Introduction to the Model View Presenter Pattern for Android

When creating software applications, separating our code into smaller, simpler units helps in maintaining the codebase, making it easier to understand and thus quicker to make future changes.

When creating an Android application, there isn’t a forced way on how to structure one’s application as is the case with iOS development. The developer creates an Activity from which all the application logic can be housed, including responding to user interaction, making service calls, accessing the phone’s various storage media, etc. This often results in very large Activity files, which are hard to understand (even for the developer who wrote it), and therefore difficult to change.

To simplify the complexity of having all the application functions in one file, one can start separating the different functions of the application into separate modules (which can be classes, layout files, etc.). A design pattern that is often used by Android developers in carefully separating or modularizing their Activity code is the Model View Presenter pattern. The pattern consists of three elements:

  • The View handles user interaction: how information is displayed to the user, and how information is received from the user. It is not concerned with where that information comes from, or where it is finally stored. Within and Android application, an Activity is an example of a view.
  • The Model handles data storage. This can either be temporary data storage, such as state held by objects in the application, or more permanent data storage, such as shared preferences or services that call an API.
  • The Presenter glues these pieces together and handles the application logic. This handles receiving information from user interactions from the view, transforming it if necessary, and persisting it within the model mentioned above. It also retrieves data from the model, and gives it to the view for displaying to the user.

How might this look in practice?

First of all, imagine the case of creating an app that displays a library of books. Let’s start with the presenter that coordinates all the other pieces of the pattern:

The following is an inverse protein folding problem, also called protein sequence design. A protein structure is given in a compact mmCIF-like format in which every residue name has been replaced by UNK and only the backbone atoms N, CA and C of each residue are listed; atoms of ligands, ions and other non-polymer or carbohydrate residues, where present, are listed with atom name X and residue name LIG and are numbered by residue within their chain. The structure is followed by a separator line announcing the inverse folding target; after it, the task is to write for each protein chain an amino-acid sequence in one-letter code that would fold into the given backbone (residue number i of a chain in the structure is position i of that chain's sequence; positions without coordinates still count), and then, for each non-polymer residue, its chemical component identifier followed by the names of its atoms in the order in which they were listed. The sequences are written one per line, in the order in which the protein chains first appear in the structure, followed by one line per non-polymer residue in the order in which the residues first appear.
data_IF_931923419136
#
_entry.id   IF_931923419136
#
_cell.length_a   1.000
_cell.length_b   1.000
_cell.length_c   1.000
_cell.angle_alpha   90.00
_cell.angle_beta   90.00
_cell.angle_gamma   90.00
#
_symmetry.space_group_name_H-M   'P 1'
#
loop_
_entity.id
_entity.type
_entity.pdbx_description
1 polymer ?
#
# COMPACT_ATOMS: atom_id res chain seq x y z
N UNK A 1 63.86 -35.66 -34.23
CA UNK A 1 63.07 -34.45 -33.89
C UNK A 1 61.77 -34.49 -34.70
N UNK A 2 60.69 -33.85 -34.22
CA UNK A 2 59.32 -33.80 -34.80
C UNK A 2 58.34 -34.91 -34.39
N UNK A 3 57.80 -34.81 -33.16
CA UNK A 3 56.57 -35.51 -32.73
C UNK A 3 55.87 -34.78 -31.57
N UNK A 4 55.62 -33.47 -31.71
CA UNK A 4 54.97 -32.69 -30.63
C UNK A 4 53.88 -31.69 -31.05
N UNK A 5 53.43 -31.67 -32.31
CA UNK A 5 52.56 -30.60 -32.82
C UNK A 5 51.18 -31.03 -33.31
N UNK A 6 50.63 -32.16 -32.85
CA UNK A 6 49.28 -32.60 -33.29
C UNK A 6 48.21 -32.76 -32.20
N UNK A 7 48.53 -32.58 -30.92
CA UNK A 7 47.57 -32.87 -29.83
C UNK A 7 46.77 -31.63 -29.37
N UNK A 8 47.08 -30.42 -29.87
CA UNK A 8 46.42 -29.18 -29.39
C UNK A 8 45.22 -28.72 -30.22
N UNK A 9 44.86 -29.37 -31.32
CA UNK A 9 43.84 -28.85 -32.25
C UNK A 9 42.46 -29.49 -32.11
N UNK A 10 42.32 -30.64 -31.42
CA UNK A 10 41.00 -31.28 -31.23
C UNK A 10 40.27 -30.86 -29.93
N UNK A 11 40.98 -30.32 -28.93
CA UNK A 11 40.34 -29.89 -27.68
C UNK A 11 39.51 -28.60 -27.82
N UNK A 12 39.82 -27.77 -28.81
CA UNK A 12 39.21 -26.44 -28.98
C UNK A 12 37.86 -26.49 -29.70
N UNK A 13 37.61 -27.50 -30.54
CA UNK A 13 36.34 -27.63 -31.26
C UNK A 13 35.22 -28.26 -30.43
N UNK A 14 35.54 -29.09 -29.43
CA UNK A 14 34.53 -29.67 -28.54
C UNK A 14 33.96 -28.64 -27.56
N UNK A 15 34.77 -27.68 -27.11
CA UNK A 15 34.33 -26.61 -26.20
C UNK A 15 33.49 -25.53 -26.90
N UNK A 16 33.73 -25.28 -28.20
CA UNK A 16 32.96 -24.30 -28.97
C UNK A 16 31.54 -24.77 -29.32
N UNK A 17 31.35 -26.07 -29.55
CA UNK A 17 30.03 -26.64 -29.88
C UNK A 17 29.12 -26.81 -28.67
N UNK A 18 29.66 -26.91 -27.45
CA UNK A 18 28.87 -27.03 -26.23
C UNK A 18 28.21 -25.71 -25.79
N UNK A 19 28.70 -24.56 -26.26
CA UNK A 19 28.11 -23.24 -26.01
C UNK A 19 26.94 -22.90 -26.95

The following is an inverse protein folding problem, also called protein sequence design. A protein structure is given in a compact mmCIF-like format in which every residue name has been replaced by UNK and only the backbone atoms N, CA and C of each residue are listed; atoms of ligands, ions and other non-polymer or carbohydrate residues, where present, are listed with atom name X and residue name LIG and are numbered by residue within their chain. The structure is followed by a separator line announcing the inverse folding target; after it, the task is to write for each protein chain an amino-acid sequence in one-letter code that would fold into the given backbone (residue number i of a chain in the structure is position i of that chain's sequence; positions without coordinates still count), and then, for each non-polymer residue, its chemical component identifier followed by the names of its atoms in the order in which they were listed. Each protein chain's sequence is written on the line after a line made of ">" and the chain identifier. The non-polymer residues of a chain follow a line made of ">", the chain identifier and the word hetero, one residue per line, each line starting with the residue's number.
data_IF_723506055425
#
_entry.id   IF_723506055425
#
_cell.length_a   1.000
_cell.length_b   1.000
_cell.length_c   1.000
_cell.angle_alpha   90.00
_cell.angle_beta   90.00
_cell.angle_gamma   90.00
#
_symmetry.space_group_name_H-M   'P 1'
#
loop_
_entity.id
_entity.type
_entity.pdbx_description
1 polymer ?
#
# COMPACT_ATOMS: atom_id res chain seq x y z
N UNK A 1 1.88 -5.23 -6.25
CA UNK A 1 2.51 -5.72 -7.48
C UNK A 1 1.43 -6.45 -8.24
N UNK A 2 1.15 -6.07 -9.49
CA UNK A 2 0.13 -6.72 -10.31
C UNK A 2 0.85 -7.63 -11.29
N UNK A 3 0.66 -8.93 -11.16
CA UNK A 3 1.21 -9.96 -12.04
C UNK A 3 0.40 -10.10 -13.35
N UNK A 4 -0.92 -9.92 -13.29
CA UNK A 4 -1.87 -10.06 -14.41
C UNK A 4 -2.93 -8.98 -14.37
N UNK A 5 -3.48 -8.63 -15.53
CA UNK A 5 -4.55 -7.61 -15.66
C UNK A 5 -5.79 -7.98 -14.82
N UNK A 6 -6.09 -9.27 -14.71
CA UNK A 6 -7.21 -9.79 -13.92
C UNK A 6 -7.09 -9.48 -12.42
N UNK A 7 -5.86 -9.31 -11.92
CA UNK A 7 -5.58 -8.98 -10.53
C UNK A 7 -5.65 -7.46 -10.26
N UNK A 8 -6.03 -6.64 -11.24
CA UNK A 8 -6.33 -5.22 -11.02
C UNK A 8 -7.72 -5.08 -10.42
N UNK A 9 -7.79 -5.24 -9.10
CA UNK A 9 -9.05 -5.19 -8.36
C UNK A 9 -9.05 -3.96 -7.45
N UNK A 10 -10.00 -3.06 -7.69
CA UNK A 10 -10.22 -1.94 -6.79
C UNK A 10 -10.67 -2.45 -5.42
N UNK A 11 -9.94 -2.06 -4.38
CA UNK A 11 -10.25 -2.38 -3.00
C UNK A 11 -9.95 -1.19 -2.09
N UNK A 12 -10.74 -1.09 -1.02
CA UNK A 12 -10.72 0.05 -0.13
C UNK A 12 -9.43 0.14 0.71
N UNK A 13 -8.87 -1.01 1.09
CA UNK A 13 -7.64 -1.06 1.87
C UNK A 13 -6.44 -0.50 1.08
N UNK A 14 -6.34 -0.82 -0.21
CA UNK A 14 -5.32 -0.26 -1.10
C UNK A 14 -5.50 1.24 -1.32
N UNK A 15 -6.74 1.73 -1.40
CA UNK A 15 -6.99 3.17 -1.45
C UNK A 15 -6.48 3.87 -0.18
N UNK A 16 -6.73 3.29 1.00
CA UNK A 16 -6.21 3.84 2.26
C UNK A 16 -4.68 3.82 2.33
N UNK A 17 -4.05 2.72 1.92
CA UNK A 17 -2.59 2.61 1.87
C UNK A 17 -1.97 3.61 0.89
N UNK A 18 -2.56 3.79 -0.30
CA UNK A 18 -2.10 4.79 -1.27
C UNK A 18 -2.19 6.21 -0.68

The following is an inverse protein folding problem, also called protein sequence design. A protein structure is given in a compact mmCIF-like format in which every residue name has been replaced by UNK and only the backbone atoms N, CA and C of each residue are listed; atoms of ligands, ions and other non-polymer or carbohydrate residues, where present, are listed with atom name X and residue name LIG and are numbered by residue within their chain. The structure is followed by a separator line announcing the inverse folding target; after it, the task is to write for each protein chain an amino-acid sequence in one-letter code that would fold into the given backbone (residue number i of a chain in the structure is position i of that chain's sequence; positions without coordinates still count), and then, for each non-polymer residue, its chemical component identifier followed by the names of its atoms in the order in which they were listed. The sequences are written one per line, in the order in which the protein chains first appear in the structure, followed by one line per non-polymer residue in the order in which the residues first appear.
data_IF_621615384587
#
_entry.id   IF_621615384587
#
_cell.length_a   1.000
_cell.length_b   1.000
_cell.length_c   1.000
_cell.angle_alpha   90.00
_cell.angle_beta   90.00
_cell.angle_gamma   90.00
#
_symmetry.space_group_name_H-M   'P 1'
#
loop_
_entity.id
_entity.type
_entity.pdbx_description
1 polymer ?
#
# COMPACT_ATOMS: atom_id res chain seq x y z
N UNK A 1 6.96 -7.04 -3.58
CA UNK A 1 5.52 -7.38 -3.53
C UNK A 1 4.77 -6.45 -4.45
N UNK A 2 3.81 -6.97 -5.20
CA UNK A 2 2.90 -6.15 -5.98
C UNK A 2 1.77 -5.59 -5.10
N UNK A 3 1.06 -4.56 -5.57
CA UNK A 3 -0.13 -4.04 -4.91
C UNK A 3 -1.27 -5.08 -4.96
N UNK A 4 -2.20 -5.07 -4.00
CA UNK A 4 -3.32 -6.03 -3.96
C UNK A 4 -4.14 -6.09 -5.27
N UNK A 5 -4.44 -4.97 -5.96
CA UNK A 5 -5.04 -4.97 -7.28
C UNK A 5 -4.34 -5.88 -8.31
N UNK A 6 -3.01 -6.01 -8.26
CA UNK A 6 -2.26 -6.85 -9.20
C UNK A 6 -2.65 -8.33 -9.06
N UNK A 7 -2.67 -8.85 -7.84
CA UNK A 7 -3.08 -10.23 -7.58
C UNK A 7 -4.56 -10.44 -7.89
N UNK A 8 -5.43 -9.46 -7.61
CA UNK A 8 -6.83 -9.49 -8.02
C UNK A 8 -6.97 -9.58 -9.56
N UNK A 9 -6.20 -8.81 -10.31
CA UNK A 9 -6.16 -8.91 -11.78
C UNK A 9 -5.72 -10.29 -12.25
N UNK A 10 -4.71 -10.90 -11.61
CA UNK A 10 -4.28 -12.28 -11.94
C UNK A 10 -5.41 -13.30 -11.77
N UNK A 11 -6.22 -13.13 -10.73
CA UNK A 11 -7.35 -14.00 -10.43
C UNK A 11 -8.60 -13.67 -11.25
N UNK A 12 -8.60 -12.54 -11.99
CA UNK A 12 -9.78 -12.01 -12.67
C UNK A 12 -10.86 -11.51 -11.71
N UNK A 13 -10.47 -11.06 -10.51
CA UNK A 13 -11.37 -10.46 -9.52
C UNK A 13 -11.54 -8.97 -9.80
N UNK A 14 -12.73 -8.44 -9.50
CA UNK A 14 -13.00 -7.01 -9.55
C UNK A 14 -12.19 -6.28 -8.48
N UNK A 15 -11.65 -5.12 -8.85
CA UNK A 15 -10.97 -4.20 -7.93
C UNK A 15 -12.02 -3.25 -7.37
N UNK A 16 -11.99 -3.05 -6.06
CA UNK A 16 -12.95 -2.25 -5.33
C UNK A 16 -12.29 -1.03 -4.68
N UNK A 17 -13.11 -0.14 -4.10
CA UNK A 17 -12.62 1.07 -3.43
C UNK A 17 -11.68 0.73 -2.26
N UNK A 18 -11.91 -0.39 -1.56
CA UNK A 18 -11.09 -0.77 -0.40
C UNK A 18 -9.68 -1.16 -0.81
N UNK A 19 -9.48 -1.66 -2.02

public class BookListPresenter {
    private BookListView view;
    private BookStore store;

    BookListPresenter(BookListView view, BookStore store) {
        this.view = view; = store;

    initializeView() {
        List bookList = store.getAllBooks();

Here, a class outlining the presenter has been created which takes in the view (which is an interface), and the model which is represented by the BookStore object. When the presenter initializes the view (represented by the initializeView() method), it gets the data from the model, and passes it to the view for storage.

One may ask why we don’t pass in the Activity directly as a view, and instead use an interface? Because the presenter is only concerned with coordinating the view and the model, it shouldn’t need to know how the data is displayed to the user. So, instead of using an Activity, we could use a Fragment, and the presenter shouldn’t need to change if we change the implementation of the view. The information about how it is implemented (e.g. whether it is an Activity or a Fragment) is hidden by whatever implements the BookListView interface. (Read more about the Dependency Inversion Principle here.

Now to the view.

The interface of the view can look as follows:

public interface BookListView {
    void displayBooks(List books);

As we said, the Activity in Android can represent the view. This can look as follows:

public class BookListActivity extends AppCompatActivity implements BookListView {
    private BookListPresenter presenter;

    public void onCreate(Bundle savedInstanceState) {
        BookListStore store = BookListStore.instance();
        presenter = new BookListPresenter(this, store);

    public void displayBooks(List books) {
        // do the things here to display the books.

Within the onCreate hook of the activity, the presenter is created, passing in the activity as the view, and the store. After creation, control of the application is then given to the presenter by calling the initializeView() method of the presenter. The presenter will then call the methods on the view that it needs to fulfill the application logic, such as the displayBooks method.

When handling user interaction, the implemented listener (such as the OnClickListener of a button) gives control to the presenter again by calling a method on the presenter to handle the user interaction.

Using this MVP design pattern to structure the code, it becomes easier and simpler to make changes to the code. When one wants to change how data is presented to the user (e.g. colour), there is one place to change it. When one wants to change how data is stored and retrieved, they can go to the Model without being confused by other logic that has nothing to do with the storage and retrieval of data. Lastly, when one wants to change the actual application logic, they can look within the presenter without being overwhelmed by the details such as the changing of colours the user sees, and REST service calls.

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